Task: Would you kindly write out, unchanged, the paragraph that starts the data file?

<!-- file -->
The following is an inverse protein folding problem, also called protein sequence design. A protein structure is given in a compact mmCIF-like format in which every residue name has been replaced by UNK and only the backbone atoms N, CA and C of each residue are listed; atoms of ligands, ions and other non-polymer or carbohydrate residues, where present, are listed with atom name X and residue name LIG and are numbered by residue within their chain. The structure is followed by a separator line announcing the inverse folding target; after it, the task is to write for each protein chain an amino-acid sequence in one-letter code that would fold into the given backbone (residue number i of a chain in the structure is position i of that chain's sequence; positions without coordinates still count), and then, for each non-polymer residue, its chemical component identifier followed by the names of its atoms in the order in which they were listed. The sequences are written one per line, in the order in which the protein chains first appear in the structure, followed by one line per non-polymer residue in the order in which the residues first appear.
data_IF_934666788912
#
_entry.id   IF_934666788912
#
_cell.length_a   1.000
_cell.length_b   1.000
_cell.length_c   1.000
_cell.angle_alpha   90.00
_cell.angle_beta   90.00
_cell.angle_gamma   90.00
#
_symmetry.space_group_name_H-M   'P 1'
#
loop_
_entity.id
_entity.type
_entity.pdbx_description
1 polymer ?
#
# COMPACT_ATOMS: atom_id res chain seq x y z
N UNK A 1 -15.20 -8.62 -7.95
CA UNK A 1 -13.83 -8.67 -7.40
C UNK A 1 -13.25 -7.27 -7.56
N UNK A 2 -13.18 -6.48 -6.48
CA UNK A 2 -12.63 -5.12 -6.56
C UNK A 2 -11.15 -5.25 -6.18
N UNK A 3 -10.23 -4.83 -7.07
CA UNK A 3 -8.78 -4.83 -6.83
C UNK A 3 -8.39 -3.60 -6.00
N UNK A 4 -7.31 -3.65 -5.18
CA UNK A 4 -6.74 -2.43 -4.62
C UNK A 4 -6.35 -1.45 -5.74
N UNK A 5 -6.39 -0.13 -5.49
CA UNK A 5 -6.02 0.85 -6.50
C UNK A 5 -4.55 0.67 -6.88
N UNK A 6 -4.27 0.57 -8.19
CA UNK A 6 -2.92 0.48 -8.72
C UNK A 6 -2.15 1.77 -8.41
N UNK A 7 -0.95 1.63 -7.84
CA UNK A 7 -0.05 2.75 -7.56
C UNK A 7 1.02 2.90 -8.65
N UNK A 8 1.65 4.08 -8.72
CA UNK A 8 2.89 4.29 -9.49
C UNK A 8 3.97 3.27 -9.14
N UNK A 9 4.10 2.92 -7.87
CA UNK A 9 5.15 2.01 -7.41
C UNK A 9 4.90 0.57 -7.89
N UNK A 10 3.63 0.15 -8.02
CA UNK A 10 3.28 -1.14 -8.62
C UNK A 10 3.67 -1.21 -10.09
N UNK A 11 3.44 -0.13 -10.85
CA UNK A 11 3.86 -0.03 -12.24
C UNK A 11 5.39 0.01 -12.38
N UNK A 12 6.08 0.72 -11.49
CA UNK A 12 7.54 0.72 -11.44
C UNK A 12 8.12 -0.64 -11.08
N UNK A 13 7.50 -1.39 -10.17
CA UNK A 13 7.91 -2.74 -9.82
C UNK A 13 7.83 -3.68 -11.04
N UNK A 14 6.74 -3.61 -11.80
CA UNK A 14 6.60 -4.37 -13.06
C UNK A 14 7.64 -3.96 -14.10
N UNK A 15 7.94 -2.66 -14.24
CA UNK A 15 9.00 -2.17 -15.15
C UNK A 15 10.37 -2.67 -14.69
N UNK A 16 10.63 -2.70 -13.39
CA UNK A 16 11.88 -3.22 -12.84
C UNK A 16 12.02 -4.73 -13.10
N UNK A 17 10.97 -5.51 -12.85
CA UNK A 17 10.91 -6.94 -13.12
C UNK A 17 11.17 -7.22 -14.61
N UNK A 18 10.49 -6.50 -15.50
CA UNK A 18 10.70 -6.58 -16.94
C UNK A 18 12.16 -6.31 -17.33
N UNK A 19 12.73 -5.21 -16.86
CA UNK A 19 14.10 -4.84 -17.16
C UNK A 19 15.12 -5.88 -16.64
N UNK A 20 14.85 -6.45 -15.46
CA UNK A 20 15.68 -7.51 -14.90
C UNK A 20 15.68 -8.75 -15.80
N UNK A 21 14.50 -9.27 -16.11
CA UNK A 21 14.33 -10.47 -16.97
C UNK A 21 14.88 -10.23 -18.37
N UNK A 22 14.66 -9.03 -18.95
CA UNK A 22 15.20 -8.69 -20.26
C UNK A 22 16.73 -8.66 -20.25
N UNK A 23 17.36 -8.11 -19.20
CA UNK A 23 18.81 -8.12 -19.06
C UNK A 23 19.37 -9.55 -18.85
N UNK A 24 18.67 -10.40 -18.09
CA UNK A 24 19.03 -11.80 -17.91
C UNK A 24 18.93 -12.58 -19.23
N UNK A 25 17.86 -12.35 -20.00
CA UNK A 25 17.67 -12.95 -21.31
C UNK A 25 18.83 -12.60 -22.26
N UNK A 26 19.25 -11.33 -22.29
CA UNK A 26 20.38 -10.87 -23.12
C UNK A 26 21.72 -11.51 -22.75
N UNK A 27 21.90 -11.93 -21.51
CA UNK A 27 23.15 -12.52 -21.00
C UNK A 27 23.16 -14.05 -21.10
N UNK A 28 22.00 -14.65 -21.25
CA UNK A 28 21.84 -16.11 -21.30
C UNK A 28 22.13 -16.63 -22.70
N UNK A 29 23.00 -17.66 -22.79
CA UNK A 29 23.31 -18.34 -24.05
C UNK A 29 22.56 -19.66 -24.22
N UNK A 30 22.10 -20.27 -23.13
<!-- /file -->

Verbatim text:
The following is an inverse protein folding problem, also called protein sequence design. A protein structure is given in a compact mmCIF-like format in which every residue name has been replaced by UNK and only the backbone atoms N, CA and C of each residue are listed; atoms of ligands, ions and other non-polymer or carbohydrate residues, where present, are listed with atom name X and residue name LIG and are numbered by residue within their chain. The structure is followed by a separator line announcing the inverse folding target; after it, the task is to write for each protein chain an amino-acid sequence in one-letter code that would fold into the given backbone (residue number i of a chain in the structure is position i of that chain's sequence; positions without coordinates still count), and then, for each non-polymer residue, its chemical component identifier followed by the names of its atoms in the order in which they were listed. The sequences are written one per line, in the order in which the protein chains first appear in the structure, followed by one line per non-polymer residue in the order in which the residues first appear.